“Since the people in Jesus’ time seemed to not be very clear about who their neighbors were, Jesus proceeded to clarify this with the parable of the good Samaritan (Luke 10:29-37). As he told the parable, Jesus surprised his audience by challenging them on the one hand to see as their neighbors some unexpected persons, and on the other hand to treat them with compassion,” she said. “As Christian leaders, we must talk about these 11 million undocumented immigrants already living in the U.S. as our neighbors who need to be treated with love and compassion.”
“The Bible often measures one’s righteousness in relation to the treatment given to immigrants, strangers or some similar class. In texts about the year of Jubilee, the children of immigrants were to be granted control of land in its regular redistribution. When Jesus was asked to define neighbor, he portrayed an immigrant traveling through Israel as the hero of the story, offering healing and provision for an unknown man,” said Christopher B. Harbin, a former missionary in Mexico and Brazil who serves now as a provisional elder with the United Methodist Church in Wingate, North Carolina, and is the author of several books, including On Immigration: Surveying Biblical Teaching on Issues of Immigration.
“It seems that somehow we have ignored and distanced ourselves as Christians from these biblical teachings,” he said. “Without immigration, we would not have a Bible to read, as it is all about a people suffering hardship as outsiders, carried off into exile, returned to the land under outside control and then dispersed once more with nowhere to call home.”
“I believe that whether we view immigrants as assets or threats to our nation may be directly related to our own mental health and emotional wellbeing. Our insecurities lead us to feel anxious and threatened. When we feel on edge, with our mental and emotional state stretched to the breaking point, a natural reaction is to protect ourselves,” said Sue Smith, a Cooperative Baptist Fellowship field personnel serving with Latino immigrants in Fredericksburg, Virginia.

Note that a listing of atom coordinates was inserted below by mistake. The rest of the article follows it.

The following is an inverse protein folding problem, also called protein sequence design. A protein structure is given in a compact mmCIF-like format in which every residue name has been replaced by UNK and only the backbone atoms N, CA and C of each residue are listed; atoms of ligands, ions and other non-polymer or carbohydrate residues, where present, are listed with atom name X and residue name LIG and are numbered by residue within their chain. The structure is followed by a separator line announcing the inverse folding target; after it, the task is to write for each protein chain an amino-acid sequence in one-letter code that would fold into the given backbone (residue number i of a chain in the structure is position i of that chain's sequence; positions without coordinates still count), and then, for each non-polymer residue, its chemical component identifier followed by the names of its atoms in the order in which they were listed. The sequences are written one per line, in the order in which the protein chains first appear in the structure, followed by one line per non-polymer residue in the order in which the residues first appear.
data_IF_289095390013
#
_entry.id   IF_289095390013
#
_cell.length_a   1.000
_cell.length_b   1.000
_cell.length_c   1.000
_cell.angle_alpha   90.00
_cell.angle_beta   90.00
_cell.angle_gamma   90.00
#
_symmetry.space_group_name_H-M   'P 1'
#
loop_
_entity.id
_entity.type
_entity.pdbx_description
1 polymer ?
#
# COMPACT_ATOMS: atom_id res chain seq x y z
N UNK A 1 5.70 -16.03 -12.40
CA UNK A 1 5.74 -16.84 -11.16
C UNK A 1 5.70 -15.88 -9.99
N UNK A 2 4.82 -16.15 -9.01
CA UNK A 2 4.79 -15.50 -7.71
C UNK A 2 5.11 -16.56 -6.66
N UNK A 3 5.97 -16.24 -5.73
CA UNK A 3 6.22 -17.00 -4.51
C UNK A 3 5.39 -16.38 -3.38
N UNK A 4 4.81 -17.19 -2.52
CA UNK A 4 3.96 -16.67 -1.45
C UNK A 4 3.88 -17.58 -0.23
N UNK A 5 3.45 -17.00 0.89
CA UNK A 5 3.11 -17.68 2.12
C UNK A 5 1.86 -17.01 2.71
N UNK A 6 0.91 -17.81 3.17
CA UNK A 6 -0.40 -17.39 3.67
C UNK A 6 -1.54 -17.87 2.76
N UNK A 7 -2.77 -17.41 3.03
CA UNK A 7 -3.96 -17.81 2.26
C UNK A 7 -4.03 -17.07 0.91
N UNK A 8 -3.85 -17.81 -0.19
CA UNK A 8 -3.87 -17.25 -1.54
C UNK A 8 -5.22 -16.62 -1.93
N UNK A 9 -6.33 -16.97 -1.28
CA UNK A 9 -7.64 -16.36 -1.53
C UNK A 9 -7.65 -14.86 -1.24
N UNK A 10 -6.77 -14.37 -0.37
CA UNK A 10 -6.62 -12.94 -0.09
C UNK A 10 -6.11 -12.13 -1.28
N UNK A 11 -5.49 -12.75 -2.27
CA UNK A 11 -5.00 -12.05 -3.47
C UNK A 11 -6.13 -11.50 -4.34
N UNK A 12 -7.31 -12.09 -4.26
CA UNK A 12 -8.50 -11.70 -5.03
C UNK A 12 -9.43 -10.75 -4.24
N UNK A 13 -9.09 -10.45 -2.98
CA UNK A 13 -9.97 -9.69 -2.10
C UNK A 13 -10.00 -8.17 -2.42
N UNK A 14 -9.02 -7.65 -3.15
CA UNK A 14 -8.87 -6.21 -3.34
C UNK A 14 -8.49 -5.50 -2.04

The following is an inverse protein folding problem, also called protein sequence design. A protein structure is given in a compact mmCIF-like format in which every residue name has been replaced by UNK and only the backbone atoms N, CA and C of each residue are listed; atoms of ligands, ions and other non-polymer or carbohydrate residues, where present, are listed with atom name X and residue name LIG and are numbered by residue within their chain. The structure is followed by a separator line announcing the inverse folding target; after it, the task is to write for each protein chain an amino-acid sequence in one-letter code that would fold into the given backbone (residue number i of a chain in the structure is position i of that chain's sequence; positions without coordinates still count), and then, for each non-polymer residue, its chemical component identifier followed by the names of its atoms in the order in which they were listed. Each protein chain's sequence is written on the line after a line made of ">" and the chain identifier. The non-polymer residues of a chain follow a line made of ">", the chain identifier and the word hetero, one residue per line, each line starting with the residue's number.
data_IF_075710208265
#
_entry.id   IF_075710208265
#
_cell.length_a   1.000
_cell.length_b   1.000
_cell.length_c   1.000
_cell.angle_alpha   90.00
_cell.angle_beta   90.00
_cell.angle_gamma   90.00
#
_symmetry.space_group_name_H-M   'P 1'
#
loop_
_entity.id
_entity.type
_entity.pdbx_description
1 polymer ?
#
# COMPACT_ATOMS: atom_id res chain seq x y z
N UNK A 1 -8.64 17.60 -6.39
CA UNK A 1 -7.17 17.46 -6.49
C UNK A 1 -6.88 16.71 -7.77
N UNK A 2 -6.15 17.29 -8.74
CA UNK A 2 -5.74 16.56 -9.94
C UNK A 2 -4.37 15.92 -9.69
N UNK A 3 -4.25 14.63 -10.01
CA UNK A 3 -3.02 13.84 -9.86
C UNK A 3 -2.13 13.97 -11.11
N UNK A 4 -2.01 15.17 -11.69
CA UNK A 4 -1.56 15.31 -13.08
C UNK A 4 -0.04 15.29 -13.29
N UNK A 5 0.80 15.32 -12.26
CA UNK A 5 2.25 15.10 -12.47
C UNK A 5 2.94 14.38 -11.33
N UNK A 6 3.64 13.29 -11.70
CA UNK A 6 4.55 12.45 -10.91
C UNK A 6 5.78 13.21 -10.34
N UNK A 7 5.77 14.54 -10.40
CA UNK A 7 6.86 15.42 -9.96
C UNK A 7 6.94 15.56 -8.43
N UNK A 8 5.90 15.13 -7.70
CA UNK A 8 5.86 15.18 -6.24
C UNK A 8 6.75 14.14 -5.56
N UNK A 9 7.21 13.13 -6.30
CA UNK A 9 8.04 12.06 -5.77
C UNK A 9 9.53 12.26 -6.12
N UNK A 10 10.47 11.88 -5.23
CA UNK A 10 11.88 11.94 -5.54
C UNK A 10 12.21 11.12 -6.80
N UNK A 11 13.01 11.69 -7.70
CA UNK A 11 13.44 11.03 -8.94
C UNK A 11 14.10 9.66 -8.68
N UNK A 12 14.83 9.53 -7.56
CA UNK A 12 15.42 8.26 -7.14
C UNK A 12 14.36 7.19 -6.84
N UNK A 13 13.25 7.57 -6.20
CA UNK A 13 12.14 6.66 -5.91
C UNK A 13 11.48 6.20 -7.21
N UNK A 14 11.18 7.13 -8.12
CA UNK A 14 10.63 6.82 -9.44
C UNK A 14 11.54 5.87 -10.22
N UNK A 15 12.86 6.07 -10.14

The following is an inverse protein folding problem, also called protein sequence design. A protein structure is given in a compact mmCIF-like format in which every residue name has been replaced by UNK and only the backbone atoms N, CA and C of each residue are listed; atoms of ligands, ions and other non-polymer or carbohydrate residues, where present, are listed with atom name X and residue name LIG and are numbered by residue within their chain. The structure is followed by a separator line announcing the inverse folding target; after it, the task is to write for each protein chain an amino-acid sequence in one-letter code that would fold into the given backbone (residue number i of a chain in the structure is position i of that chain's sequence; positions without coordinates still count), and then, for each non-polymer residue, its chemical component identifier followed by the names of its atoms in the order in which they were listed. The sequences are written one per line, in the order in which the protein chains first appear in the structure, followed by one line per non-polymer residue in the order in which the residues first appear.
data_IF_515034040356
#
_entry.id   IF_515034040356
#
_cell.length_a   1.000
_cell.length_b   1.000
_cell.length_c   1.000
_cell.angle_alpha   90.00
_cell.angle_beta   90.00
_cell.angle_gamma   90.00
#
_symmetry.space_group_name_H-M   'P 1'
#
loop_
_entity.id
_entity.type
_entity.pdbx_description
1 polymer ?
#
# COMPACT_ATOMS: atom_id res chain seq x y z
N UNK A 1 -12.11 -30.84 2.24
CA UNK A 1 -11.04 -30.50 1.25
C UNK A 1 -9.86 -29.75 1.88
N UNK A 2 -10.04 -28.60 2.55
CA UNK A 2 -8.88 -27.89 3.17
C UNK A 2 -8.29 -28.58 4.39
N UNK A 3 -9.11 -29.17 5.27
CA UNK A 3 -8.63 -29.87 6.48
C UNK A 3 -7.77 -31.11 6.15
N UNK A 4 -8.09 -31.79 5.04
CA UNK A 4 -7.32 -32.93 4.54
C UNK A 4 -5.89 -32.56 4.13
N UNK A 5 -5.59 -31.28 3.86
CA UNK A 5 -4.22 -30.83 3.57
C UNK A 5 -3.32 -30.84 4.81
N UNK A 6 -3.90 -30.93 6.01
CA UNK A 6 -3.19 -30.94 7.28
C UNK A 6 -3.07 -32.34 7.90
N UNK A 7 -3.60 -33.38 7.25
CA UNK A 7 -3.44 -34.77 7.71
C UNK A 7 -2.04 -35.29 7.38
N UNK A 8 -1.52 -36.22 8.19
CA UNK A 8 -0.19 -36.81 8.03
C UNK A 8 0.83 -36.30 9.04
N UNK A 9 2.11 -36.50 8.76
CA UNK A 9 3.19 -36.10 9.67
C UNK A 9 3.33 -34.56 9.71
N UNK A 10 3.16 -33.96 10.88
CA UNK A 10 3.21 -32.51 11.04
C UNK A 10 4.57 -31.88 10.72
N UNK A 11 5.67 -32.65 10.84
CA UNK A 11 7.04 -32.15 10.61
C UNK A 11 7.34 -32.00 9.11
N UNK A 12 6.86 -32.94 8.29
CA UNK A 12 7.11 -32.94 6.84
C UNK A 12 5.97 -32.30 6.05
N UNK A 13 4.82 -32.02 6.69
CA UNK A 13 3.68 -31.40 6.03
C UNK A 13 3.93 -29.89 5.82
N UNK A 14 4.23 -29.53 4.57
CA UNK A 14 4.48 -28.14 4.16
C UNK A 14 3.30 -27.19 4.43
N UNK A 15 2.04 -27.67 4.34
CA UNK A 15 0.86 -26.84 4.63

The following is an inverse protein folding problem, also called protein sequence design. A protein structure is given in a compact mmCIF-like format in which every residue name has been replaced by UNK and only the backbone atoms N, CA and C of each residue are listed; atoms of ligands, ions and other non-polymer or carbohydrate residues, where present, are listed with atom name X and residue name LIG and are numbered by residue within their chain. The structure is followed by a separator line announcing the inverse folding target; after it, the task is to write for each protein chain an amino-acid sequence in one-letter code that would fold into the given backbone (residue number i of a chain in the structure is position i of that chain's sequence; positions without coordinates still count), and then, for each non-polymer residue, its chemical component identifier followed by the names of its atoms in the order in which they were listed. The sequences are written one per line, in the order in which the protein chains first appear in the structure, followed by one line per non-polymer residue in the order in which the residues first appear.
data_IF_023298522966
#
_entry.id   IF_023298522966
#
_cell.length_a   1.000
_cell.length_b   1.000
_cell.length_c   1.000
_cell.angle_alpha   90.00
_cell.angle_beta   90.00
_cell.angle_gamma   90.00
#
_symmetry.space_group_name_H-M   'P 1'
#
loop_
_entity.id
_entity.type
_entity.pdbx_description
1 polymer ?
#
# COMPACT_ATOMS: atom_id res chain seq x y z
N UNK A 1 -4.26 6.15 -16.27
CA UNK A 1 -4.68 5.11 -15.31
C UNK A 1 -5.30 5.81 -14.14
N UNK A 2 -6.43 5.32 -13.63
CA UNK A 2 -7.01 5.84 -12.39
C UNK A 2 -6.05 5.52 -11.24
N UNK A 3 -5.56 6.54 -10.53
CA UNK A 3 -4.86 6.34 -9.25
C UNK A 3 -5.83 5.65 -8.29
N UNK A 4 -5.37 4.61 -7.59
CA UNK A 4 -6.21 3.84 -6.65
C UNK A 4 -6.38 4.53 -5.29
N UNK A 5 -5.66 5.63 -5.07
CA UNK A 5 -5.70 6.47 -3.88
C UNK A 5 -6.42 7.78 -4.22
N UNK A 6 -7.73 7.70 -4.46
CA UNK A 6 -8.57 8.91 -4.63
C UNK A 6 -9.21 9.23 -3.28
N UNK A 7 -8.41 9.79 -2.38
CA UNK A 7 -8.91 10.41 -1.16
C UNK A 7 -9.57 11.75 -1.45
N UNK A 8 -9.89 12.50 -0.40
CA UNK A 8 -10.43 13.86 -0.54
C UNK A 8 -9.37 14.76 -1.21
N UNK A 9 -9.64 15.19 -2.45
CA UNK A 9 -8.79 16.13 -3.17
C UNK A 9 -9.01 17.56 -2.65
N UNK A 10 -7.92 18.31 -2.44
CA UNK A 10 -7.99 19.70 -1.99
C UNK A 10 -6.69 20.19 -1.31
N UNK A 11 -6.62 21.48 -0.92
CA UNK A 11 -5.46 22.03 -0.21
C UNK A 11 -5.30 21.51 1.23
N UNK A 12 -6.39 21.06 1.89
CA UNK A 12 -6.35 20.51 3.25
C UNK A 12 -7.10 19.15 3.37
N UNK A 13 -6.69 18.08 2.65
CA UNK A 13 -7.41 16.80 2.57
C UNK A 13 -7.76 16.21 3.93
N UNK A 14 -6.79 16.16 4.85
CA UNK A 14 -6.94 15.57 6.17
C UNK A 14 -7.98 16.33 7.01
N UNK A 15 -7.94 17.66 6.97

“There’s been a lot to challenge us in the last few years, particularly for white Americans and, for many Christians, church and church attendance provided a place where we felt safe, secure and accepted. The changing ways we do church and express our faith today has taken its toll on our mental and emotional health, and people feel threatened,” she said. “Ultimately, our personal feelings on immigrants and immigration may have nothing to do with facts, politics or a desire to care for others (or not). It’s driven by an unconscious desire to protect ourselves.”
“It’s disappointing, though sadly not surprising, to see so many white Christians oppose a pathway to citizenship for undocumented immigrants and hold more anti-immigrant views than other Americans. I think it is in part a reaction to real changes in their own communities and a fear of loss of privilege and political influence. Far too many react first from their partisan affiliation or based on what they see on cable news and in their social media feed. Political manipulation of this sentiment is certainly the cause of the recent increase,” said Stephen Reeves, executive director of Fellowship Southwest and director of advocacy for the Cooperative Baptist Fellowship.
“If more Christians began instead by consulting scripture and acknowledging the clear commands to love our neighbor and welcome the stranger, and if they took the time to meet more immigrants, learn their stories and why they flee their home countries, these views might change,” he said. “Fundamentally, it is an unfortunate combination of a lack of empathy, stemming from an inability to identify with those fleeing such dire circumstances, and a fear of a changing country that drives this sentiment. Global migration is a humanitarian crisis and policy solutions are certainly complex, but Christians should not feel more loyalty to party or country than sympathy for the suffering neighbors on their doorstep.”